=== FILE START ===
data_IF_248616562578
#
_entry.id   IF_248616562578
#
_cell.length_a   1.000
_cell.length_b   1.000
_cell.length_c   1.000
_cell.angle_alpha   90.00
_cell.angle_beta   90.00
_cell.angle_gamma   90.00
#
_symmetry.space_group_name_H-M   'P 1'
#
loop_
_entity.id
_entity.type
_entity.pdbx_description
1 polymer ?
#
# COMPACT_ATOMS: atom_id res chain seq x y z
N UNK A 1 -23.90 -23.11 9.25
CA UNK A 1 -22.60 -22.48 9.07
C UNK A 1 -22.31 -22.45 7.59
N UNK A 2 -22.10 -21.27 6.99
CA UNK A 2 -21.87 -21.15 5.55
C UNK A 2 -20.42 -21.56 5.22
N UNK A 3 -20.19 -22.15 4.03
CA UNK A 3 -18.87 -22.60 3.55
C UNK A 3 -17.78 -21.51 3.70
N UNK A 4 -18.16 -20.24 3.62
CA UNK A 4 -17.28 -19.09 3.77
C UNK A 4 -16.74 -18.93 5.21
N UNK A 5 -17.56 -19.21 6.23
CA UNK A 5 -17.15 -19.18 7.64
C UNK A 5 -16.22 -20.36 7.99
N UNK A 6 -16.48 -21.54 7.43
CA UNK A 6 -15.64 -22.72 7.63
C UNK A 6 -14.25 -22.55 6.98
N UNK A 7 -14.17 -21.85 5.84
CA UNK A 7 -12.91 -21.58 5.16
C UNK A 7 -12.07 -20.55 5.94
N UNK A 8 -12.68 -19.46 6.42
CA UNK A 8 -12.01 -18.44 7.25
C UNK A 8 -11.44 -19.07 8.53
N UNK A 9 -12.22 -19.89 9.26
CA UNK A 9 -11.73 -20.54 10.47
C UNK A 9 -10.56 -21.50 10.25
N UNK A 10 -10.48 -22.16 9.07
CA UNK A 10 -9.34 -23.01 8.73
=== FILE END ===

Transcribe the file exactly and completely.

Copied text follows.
data_IF_248616562578
#
_entry.id   IF_248616562578
#
_cell.length_a   1.000
_cell.length_b   1.000
_cell.length_c   1.000
_cell.angle_alpha   90.00
_cell.angle_beta   90.00
_cell.angle_gamma   90.00
#
_symmetry.space_group_name_H-M   'P 1'
#
loop_
_entity.id
_entity.type
_entity.pdbx_description
1 polymer ?
#
# COMPACT_ATOMS: atom_id res chain seq x y z
N UNK A 1 -23.90 -23.11 9.25
CA UNK A 1 -22.60 -22.48 9.07
C UNK A 1 -22.31 -22.45 7.59
N UNK A 2 -22.10 -21.27 6.99
CA UNK A 2 -21.87 -21.15 5.55
C UNK A 2 -20.42 -21.56 5.22
N UNK A 3 -20.19 -22.15 4.03
CA UNK A 3 -18.87 -22.60 3.55
C UNK A 3 -17.78 -21.51 3.70
N UNK A 4 -18.16 -20.24 3.62
CA UNK A 4 -17.28 -19.09 3.77
C UNK A 4 -16.74 -18.93 5.21
N UNK A 5 -17.56 -19.21 6.23
CA UNK A 5 -17.15 -19.18 7.64
C UNK A 5 -16.22 -20.36 7.99
N UNK A 6 -16.48 -21.54 7.43
CA UNK A 6 -15.64 -22.72 7.63
C UNK A 6 -14.25 -22.55 6.98
N UNK A 7 -14.17 -21.85 5.84
CA UNK A 7 -12.91 -21.58 5.16
C UNK A 7 -12.07 -20.55 5.94
N UNK A 8 -12.68 -19.46 6.42
CA UNK A 8 -12.01 -18.44 7.25
C UNK A 8 -11.44 -19.07 8.53
N UNK A 9 -12.22 -19.89 9.26
CA UNK A 9 -11.73 -20.54 10.47
C UNK A 9 -10.56 -21.50 10.25
N UNK A 10 -10.48 -22.16 9.07
CA UNK A 10 -9.34 -23.01 8.73